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Celtics showed intelligence by acquiring backcourt star Rondo

by Peter Vecsey

NEW YORK — I slouch corrected: In the wake of Boston guard Rajon Rondo’s 24-assist, triple double (10 points, 10 rebounds) against the Knicks on Friday, what better time to rectify something I’d written at least twice regarding then-Phoenix coach Mike D’Antoni’s involvement with the Kentucky guard’s 2006 trade on draft night.

Contrary to my presentation, the Celtics had arranged for the Suns to choose Rondo at No. 21 and relieve owner Robert Sarver of Brian Grant’s $2.1 million contract in the process, as well as give Phoenix a first-round choice (Cleveland’s) the following year. I was under the mistaken impression D’Antoni had provoked the trade after Rondo’s selection, saying he’d never play for him because he can’t shoot.

In fact, the deal was set up during the draft, contingent on Rondo being there.

Column contributor Richie Kalikow reports, aside from collaborating on 24 baskets, Rondo also cleaned up Charlie Sheen’s hotel room, served as cut man in the Delonte West-Von Wafer fight and even caused Amare Stoudemire to shrug his shoulders and remark in his best Yiddish accent, “You want I should do everything out there?”

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Executive privilege? The Lakers’ early season schedule is softer than Jim Gray’s questions to LeBron James; 20 of their first 28 opponents are against non-playoff teams. Overall, they have the fewest back-to-back games (15) while at least one team has as many as 23. Phil Jackson feels his team won’t be tested until early March, when it takes the SATs. . . .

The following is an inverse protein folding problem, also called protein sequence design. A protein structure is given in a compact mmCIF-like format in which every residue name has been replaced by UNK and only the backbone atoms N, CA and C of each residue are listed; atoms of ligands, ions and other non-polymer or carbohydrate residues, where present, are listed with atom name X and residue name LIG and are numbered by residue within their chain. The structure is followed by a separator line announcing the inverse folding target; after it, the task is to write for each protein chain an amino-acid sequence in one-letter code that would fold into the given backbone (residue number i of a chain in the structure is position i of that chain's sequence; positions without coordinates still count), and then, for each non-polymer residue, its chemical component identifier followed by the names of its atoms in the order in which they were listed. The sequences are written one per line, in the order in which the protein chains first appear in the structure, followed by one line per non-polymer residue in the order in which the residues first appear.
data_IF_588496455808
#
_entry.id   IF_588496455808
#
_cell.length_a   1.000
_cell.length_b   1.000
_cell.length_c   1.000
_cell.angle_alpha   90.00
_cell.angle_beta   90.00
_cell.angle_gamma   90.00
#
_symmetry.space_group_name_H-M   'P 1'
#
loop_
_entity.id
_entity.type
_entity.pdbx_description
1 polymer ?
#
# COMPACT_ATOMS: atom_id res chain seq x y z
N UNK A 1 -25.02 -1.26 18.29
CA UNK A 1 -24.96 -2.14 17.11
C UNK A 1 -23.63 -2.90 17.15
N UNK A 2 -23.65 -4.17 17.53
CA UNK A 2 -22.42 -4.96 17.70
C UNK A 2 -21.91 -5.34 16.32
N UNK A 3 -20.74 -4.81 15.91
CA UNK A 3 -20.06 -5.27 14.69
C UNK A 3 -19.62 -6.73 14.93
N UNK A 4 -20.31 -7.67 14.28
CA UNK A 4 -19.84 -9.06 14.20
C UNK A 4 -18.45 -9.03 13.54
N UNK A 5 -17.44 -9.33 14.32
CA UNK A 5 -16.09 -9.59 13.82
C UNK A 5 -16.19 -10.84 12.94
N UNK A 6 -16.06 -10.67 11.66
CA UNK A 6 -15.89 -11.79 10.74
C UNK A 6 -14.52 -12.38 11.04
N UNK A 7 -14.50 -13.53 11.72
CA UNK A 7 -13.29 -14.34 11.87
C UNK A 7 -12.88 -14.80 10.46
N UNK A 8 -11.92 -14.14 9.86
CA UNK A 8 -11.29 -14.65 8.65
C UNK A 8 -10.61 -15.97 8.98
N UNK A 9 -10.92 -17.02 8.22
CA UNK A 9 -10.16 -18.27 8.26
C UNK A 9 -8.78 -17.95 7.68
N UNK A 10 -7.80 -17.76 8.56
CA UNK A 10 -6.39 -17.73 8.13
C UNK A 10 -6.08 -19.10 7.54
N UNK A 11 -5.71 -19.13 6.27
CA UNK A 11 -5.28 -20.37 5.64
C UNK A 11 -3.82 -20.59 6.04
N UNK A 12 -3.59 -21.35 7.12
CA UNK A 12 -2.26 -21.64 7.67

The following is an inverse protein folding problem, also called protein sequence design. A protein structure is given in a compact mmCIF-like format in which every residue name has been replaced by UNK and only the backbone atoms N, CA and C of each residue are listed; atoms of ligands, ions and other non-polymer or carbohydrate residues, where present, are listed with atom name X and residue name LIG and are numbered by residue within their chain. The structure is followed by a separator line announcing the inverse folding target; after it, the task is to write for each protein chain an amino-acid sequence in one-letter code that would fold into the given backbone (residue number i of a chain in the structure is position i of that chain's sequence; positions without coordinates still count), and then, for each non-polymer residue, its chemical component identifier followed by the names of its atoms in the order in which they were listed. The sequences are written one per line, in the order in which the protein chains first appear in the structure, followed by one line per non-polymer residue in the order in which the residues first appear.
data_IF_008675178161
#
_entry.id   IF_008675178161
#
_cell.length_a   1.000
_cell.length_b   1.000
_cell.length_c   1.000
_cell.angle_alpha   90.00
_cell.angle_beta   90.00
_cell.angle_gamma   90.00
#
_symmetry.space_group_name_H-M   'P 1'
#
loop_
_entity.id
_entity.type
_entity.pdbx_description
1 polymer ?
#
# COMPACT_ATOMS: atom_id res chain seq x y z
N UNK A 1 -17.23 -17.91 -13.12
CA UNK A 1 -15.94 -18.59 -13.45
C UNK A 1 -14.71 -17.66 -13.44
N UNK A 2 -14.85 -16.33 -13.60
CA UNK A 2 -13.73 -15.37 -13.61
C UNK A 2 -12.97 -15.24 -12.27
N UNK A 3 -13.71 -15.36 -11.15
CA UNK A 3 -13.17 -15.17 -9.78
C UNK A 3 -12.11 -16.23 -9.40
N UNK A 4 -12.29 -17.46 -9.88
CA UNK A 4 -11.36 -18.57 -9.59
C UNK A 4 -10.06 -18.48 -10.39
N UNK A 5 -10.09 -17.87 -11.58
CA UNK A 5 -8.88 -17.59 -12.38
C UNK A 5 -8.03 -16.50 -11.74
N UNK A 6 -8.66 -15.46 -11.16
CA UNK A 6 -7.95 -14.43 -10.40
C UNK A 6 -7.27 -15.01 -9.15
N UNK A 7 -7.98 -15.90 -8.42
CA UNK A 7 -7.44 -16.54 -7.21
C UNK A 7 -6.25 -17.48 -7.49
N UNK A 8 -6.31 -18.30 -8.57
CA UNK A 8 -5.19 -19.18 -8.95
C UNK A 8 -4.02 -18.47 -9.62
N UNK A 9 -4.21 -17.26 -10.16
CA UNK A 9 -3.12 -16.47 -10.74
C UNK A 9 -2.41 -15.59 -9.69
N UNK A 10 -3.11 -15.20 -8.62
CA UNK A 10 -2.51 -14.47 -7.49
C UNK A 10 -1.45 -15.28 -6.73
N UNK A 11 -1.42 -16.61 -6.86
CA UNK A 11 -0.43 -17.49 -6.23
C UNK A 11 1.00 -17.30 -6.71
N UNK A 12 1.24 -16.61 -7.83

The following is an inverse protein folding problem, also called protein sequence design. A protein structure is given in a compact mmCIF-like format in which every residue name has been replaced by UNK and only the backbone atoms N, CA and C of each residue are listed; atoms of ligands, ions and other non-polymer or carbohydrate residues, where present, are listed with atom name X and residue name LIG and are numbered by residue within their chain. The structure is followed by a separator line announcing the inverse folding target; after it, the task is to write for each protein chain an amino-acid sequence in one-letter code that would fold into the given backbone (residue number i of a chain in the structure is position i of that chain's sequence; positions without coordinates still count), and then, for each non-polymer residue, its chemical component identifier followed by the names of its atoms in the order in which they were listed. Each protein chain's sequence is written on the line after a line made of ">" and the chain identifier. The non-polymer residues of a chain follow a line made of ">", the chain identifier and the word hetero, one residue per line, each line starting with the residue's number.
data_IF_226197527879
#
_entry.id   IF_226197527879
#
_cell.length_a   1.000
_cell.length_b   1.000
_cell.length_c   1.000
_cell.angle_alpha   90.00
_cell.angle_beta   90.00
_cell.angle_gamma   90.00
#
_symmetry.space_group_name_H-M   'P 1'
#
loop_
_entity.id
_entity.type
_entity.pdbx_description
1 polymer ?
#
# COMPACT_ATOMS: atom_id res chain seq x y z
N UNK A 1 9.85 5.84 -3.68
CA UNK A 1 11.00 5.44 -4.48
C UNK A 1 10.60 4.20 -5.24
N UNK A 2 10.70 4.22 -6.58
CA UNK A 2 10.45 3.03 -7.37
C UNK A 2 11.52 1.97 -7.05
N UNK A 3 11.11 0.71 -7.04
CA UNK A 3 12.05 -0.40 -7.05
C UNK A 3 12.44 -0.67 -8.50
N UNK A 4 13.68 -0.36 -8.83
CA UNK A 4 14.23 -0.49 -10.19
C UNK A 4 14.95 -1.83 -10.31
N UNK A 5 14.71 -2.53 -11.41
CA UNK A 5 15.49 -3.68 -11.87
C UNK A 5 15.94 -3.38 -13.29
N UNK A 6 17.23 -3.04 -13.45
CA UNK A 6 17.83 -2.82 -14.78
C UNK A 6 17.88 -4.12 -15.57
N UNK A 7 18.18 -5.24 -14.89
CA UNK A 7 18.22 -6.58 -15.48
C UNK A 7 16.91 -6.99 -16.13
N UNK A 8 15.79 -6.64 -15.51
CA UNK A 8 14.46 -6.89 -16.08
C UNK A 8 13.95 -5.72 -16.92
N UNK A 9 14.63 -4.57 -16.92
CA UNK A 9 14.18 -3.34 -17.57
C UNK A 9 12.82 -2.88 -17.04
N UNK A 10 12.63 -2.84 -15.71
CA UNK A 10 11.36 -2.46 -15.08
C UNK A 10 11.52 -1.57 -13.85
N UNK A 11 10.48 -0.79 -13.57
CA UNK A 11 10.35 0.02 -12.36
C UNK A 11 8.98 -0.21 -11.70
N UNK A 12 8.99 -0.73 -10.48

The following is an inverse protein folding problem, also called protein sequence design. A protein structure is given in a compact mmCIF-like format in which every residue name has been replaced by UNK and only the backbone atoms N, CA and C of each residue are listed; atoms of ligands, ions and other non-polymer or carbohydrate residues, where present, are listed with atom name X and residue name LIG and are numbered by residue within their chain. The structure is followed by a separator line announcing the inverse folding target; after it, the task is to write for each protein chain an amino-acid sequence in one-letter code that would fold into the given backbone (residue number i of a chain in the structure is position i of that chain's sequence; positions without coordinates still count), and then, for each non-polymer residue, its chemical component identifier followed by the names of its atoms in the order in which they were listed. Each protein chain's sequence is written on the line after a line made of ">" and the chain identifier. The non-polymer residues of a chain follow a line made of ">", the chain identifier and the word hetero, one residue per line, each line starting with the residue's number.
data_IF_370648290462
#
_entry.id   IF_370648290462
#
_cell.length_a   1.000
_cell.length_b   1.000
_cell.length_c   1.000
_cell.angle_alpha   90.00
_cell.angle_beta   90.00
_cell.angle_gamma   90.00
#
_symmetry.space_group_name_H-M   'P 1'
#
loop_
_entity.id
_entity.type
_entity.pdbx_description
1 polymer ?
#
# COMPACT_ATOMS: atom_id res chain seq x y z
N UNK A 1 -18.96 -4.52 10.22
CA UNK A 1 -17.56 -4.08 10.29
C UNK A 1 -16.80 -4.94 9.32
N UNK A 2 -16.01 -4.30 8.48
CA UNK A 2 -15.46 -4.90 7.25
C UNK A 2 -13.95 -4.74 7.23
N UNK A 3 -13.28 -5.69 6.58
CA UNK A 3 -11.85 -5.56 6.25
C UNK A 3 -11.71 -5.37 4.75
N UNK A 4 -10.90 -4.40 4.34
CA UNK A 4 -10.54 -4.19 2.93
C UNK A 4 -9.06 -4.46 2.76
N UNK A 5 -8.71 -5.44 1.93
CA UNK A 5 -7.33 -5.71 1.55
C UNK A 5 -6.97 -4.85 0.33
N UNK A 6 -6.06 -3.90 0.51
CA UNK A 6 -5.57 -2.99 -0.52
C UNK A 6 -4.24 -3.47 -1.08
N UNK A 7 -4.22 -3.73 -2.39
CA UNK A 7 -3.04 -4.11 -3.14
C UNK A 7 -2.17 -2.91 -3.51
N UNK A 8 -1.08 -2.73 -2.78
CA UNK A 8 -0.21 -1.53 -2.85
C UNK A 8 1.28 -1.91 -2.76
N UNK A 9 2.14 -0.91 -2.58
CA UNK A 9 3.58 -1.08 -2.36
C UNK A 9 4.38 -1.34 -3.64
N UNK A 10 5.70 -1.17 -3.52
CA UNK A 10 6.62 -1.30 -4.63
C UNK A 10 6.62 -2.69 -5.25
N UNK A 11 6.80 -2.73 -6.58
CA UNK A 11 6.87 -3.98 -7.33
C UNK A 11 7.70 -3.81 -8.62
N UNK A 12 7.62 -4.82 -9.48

More body sweat, less hair gel: It is positively painful sitting at the game while watching Danilo Gallinari lose custody of his game. Two field goals in nine attempts in the Knicks’ five-point loss to the Blazers on Saturday, that’s it.

Ain’t no more to it. No rebounds. No assists. No steals. No business trying to guard brainiac Brandon Roy (29 points). Just 15 minutes of aiming shots instead of firing away instinctively and drifting on jumpers off the dribble. He’s not squaring up, either.

Kevin Loughery once told me a shooting slump is nothing more than losing your confidence. That’s the Reader’s Digest version of Gallinari.

Best way to regain his confidence is to start the next game in with an attitude — mix it up on the boards, knock down an opponent, hit the deck for a loose ball, get lathered up, bloody your knees. Once sweaty and uncivilized, his shot (and mechanics) instinctively will take care of itself.

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Who says Tracy McGrady has lost it? Despite no longer being a poisonous offensive threat, he still demands a triple team from the Pistons’ training staff. . . .

John Wall aborted 13 of 19 shots in the Washington Wastelands’ Oct. 28 loss to the Magic. Since 1966, only three other No. 1 choices have missed more than 13 in their debut: Lew Alcindor (Kareem Abdul-Jabbar), 12-for-27 in 1969; Mark Aguirre, 7-for-21 in 1981; and Patrick Ewing, 8-for-21 in ’85. Then again, all of them had overcome the sophomore jinx in college. . . .

This is what’s known as a flawless segue:

In LeBron’s Nike commercial he asks, “What should I do?”

How about, “Just shut up!”

Peter Vecsey covers the NBAfor the New York Post.